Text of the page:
The bill places restrictions on the outside activities of commissioners.
The commissioners are expected to work full time for the board and are barred from owning any stock in a business that holds a casino license or from providing any professional services to any regulated firms. Commissioners are also barred from wagering in a casino except as part of the job.
While state lawmakers prohibited one another from working for a casino for at least one year after leaving public office, commissioners are held to a three-year “cooling-off” period after leaving the board.
The lengthy bill goes into great detail about just what authority the commission wields. The most critical is the power to “determine which applicants shall be awarded gaming licenses.”
The bill appears to leave little room to appeal that decision once it is made, short of going to court.
“The commission shall have full discretion as to whether to issue a license,” the bill states. “Applicants shall have no legal right or privilege to a gaming license and shall not be entitled to any further review if denied by the commission.”
Under the bill, one casino will be in each of three broad geographic locations across the state. It will be up to the commission to weigh each proposal and pick the one they think is the best — or to deny all proposals if none meet their criteria.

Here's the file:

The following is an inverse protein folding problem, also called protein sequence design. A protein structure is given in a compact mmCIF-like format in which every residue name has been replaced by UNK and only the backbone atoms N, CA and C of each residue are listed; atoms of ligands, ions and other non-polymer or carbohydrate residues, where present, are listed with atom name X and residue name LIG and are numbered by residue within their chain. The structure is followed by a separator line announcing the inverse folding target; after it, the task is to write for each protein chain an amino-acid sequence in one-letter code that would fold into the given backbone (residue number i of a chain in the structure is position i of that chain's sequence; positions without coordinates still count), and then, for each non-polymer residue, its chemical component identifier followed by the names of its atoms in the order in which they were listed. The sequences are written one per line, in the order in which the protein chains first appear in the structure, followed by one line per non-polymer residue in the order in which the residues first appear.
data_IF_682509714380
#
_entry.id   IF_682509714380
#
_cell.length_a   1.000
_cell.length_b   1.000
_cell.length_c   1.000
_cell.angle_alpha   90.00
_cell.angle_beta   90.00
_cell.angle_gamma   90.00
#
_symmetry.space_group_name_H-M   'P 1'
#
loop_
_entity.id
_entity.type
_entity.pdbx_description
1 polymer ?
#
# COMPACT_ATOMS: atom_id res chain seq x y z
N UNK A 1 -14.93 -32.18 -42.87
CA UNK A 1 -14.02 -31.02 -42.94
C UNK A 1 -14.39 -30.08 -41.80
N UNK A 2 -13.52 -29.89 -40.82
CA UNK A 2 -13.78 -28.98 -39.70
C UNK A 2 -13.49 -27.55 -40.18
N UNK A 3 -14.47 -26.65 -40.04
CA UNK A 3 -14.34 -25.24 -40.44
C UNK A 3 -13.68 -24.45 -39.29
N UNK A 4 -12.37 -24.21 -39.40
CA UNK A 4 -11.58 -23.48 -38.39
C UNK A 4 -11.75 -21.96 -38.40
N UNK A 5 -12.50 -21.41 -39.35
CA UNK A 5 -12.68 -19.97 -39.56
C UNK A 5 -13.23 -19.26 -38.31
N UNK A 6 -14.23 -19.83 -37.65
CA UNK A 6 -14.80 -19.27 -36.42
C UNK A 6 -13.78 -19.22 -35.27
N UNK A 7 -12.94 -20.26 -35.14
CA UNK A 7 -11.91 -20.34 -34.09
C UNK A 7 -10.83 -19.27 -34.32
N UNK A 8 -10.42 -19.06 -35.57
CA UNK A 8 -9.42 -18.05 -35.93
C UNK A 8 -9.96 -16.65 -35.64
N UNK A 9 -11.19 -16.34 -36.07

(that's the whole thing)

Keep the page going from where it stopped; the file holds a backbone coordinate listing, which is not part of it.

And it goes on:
The commission also has the authority to suspend or revoke a license for specific reasons, including breaching a condition of the license or if a licensee commits a felony.
Picking the winning casino bidders is a choice that could be extremely lucrative — to the state and the casino company.
Each winning casino firm must show it has enough money to pour at least $500 million into a gambling facility while also covering a licensing fee of at least $85 million. For the slots parlor, the winning company will have to show it can spend $125 million developing the facility and also cover a $25 million fee.
Overseeing it all is the commission, empowered to weigh not just a company’s financial stability, but also its “integrity, honesty, good character and reputation.”
The commission’s power doesn’t stop there.
The board will also have its own law enforcement agency — an “investigations and enforcement bureau” that will be the primary enforcement agent for regulatory matters.
The commission even has power to regulate casino “junkets” designed to lure those willing to bet at a higher level in exchange for the casino picking up the cost of transportation, food and lodging.
To cover the costs of the commission, the bill establishes the Massachusetts Gaming Control Fund. The commission is named the trustee of the fund and is empowered to use the money to pay for the operational expenses of the commission.
The money for the fund comes in part from certain fees levied on the industry — including an annual license fee of $600 for each slot machine and a nonrefundable application fee of $400,000 for each casino proposal.
Copyright 2011 The Associated Press.